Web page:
Governor Dummer Academy History, 1763-1963

By John W. Ragle | Go to book overview
Save to active project

Henshaw, Albee, John S. Parsons, and Foster

WEST NEWBURY, July 14, 1858. . . . In later years the advantages of classical education having been extended to the inhabitants of every city and many towns, the number of scholars at "Old Dummer" has diminished until a few years since it was scarcely an institution. But the Trustees wisely held on to the fine farm left by Gov. Dummer, and a few years since they were fortunate enough to secure the services of Marshall Henshaw, M. A., as Preceptor. Under his able and fostering charge, "Old Dummer" is rising, phoenix-like, and parents are beginning to avail themselves of this rare opportunity for giving their sons a thorough course of study, in a healthy and charming locality, entirely free from contaminating influences. There is not even a candy-shop or a "depot" within two or three miles. A distinguished Essex County official, who was a scholar there some thirty years ago, could find nothing to invest pocket-money in but a pailfull of milk at a neighboring farmer's -- his son, now a scholar, was fortunate enough to purchase a setting hen and a dozen duck's eggs, which were duly incubated.

So, in part, read a dispatch in The Boston Journal following Commencement Day in 1858. The writer was Samuel Perley, a student at Dummer under old Nehemiah; his father had studied under Abiel Abbot, and his grandfather had attended the Academy under Master Moody. The salubrious and retired setting of the Academy, "free from contaminating influences," is a familiar theme, running through descriptions of the school from the earliest days. (It is to be assumed that the absence of such worldly institutions as candy-shops and depots represented a recommendation more acceptable to the parents than the scholars.)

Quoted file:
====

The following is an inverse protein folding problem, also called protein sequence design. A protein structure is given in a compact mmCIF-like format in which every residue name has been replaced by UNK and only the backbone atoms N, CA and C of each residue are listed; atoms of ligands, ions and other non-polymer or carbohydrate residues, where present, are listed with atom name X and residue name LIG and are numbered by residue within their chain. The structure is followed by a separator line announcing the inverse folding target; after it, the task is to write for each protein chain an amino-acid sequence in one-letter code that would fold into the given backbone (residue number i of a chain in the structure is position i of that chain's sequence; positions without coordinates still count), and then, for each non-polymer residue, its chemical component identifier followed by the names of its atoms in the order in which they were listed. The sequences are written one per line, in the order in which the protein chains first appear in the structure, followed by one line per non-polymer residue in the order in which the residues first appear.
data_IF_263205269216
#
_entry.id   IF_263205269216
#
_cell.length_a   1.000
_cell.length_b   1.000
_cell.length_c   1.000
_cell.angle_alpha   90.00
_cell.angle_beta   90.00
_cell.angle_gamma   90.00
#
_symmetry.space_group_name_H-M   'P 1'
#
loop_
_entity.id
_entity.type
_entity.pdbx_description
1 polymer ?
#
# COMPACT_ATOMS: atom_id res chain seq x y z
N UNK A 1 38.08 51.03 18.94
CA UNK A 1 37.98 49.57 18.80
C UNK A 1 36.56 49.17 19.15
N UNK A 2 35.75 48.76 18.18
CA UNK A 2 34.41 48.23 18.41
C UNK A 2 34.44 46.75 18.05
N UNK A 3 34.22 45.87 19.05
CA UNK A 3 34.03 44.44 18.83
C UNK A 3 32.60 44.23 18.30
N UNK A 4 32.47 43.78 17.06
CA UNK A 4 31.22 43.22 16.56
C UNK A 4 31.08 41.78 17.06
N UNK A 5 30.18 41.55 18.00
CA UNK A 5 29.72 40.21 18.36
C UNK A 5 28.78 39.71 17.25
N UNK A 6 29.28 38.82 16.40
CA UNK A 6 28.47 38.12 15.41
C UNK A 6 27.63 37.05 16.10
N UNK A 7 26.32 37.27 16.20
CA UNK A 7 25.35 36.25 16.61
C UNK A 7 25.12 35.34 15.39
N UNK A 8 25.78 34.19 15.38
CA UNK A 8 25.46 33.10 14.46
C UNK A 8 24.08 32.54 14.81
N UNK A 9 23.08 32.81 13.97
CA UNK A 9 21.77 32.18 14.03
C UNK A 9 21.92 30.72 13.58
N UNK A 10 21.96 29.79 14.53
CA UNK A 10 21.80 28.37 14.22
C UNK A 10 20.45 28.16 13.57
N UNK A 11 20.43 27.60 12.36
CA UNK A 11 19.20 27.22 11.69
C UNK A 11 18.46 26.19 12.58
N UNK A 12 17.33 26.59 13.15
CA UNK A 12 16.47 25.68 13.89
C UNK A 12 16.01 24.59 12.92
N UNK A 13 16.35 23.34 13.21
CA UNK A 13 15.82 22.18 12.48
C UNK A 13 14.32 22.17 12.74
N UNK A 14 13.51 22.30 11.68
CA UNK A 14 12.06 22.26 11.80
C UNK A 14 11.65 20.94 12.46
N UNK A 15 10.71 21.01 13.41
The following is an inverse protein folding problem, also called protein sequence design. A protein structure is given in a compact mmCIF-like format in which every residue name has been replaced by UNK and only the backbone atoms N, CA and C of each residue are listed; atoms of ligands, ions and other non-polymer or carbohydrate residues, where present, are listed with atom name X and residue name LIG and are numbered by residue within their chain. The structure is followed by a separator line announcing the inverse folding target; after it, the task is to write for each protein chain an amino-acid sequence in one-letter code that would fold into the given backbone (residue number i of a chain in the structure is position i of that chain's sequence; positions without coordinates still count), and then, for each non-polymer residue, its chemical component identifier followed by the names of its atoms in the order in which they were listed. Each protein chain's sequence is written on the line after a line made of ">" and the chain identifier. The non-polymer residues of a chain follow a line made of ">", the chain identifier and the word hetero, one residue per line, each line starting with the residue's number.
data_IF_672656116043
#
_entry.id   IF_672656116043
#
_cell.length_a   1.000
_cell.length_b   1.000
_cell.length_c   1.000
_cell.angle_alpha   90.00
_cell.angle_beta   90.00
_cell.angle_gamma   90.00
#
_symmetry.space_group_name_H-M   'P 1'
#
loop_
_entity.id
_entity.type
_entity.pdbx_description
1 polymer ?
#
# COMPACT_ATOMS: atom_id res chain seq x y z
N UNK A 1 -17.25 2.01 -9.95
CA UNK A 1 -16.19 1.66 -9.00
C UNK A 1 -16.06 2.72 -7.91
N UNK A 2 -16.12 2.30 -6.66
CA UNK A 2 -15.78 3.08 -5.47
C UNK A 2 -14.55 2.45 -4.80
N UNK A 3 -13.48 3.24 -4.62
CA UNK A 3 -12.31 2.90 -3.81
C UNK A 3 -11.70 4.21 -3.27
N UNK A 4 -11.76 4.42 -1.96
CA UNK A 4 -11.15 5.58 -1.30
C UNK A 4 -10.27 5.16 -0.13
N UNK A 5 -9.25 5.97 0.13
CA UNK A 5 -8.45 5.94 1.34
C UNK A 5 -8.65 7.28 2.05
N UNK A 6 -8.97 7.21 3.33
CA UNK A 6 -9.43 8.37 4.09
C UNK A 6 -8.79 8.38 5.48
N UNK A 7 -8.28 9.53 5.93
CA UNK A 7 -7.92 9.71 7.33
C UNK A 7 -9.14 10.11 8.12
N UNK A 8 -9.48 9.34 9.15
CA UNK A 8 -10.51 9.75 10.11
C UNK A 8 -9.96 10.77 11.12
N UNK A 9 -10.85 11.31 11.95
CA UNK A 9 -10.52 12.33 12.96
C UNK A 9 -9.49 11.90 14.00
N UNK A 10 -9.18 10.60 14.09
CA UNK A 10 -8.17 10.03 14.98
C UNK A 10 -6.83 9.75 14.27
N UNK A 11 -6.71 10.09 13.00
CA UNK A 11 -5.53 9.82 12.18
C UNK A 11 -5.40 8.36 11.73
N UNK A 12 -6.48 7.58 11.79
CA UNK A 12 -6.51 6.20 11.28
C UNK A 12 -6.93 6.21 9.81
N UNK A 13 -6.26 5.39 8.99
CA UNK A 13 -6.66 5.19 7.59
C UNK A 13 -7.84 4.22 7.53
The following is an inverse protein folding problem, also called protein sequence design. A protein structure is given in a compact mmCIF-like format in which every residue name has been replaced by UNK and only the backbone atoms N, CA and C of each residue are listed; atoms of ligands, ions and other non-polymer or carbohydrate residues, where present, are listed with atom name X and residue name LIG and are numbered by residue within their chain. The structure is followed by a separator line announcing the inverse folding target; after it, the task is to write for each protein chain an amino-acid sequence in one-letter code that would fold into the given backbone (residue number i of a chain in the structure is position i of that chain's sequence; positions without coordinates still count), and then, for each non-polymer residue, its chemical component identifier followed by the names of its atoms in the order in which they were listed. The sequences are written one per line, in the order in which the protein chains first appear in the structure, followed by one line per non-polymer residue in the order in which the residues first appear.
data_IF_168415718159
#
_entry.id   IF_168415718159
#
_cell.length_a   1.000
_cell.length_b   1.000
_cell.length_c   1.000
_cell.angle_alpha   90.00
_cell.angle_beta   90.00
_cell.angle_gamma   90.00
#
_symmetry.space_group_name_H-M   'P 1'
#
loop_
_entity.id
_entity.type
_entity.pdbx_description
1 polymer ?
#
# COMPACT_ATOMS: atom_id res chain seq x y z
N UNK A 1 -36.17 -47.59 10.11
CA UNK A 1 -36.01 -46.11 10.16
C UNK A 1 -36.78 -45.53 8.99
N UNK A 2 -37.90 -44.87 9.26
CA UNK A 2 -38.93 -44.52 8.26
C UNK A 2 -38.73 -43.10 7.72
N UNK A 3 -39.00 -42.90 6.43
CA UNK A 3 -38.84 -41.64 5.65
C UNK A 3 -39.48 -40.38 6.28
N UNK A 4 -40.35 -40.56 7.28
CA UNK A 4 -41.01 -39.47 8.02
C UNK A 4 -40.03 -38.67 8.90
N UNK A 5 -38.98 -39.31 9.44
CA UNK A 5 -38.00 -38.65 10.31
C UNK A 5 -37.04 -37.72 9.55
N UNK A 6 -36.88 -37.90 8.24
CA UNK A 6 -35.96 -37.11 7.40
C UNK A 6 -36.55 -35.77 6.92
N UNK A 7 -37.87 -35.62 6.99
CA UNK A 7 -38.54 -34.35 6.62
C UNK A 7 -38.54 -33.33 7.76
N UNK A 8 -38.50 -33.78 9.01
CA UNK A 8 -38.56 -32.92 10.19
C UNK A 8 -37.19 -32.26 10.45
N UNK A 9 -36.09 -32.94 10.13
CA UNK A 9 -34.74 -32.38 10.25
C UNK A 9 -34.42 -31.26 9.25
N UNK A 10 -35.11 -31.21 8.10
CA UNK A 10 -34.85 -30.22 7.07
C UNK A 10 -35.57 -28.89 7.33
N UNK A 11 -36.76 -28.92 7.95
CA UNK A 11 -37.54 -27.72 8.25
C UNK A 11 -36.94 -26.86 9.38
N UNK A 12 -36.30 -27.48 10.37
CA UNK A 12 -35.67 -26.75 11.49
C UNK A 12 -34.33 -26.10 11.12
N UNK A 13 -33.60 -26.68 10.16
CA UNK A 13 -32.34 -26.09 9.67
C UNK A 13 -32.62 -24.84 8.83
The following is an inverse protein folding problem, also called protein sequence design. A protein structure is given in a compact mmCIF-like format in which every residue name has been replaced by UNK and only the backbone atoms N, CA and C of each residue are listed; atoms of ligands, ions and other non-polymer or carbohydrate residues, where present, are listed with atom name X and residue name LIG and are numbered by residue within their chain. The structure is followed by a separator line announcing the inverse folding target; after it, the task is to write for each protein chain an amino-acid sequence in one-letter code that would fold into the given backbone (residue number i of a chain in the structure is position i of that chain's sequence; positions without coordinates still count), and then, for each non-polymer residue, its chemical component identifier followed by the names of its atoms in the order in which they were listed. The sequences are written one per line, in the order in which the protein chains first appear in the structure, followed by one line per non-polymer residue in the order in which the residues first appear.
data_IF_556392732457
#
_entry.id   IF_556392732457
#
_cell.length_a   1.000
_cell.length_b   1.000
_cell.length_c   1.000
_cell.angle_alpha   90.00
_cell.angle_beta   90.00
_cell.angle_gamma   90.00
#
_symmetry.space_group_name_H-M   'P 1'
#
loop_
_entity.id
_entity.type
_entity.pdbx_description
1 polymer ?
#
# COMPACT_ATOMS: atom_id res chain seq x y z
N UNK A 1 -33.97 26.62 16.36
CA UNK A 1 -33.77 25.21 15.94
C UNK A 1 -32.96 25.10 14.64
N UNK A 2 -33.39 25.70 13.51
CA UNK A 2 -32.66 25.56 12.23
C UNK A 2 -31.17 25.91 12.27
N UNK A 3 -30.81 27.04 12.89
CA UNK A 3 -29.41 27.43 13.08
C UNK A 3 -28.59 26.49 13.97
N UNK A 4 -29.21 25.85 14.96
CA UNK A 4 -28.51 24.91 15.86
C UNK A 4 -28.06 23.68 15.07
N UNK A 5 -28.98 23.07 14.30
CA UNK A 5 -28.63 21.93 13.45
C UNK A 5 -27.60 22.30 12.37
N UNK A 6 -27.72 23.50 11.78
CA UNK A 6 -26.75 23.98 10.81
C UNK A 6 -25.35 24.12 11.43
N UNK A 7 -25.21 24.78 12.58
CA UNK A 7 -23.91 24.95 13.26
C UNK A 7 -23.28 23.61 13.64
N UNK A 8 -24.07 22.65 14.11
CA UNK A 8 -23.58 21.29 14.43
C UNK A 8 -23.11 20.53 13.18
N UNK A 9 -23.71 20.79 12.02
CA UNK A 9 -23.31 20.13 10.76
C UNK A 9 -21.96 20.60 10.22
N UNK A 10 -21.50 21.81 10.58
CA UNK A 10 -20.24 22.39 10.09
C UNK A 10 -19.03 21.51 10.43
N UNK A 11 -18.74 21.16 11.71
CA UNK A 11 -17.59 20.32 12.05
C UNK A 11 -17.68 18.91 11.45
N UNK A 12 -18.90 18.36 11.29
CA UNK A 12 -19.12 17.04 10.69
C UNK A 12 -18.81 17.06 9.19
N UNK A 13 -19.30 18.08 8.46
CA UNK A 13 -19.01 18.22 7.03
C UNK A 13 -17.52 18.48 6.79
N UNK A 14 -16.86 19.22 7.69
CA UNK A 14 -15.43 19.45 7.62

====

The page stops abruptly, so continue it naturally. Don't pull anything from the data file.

The tone of the dispatch is typical of all others that have come down from this period. The school under Marshall Henshaw, Preceptor since 1853, had been thriving. On the average, between thirty and forty boys had been in attendance each term for some years. The report of commencement proceedings for the previous year, too, serves to reflect this healthy condition in the Academy:


Notes for this page

Add a new note
If you are trying to select text to create highlights or citations, remember that you must now click or tap on the first word, and then click or tap on the last word.
Loading One moment ...
Project items
Cite this page

Cited page

Citations are available only to our active members.
Sign up now to cite pages or passages in MLA, APA and Chicago citation styles.

Cited page

Bookmark this page
Governor Dummer Academy History, 1763-1963


Text size Smaller Larger
Search within

Search within this book

Look up

Look up a word

  • Dictionary
  • Thesaurus
Please submit a word or phrase above.
Print this page

Print this page

Why can't I print more than one page at a time?

While we understand printed pages are helpful to our users, this limitation is necessary to help protect our publishers' copyrighted material and prevent its unlawful distribution. We are sorry for any inconvenience.
Full screen
/ 190

matching results for page

Cited passage

Citations are available only to our active members.
Sign up now to cite pages or passages in MLA, APA and Chicago citation styles.

Cited passage

Welcome to the new Questia Reader

The Questia Reader has been updated to provide you with an even better online reading experience.  It is now 100% Responsive, which means you can read our books and articles on any sized device you wish.  All of your favorite tools like notes, highlights, and citations are still here, but the way you select text has been updated to be easier to use, especially on touchscreen devices.  Here's how:

1. Click or tap the first word you want to select.
2. Click or tap the last word you want to select.

OK, got it!

Thanks for trying Questia!

Please continue trying out our research tools, but please note, full functionality is available only to our active members.

Your work will be lost once you leave this Web page.

For full access in an ad-free environment, sign up now for a FREE, 1-day trial.

Already a member? Log in now.

Are you sure you want to delete this highlight?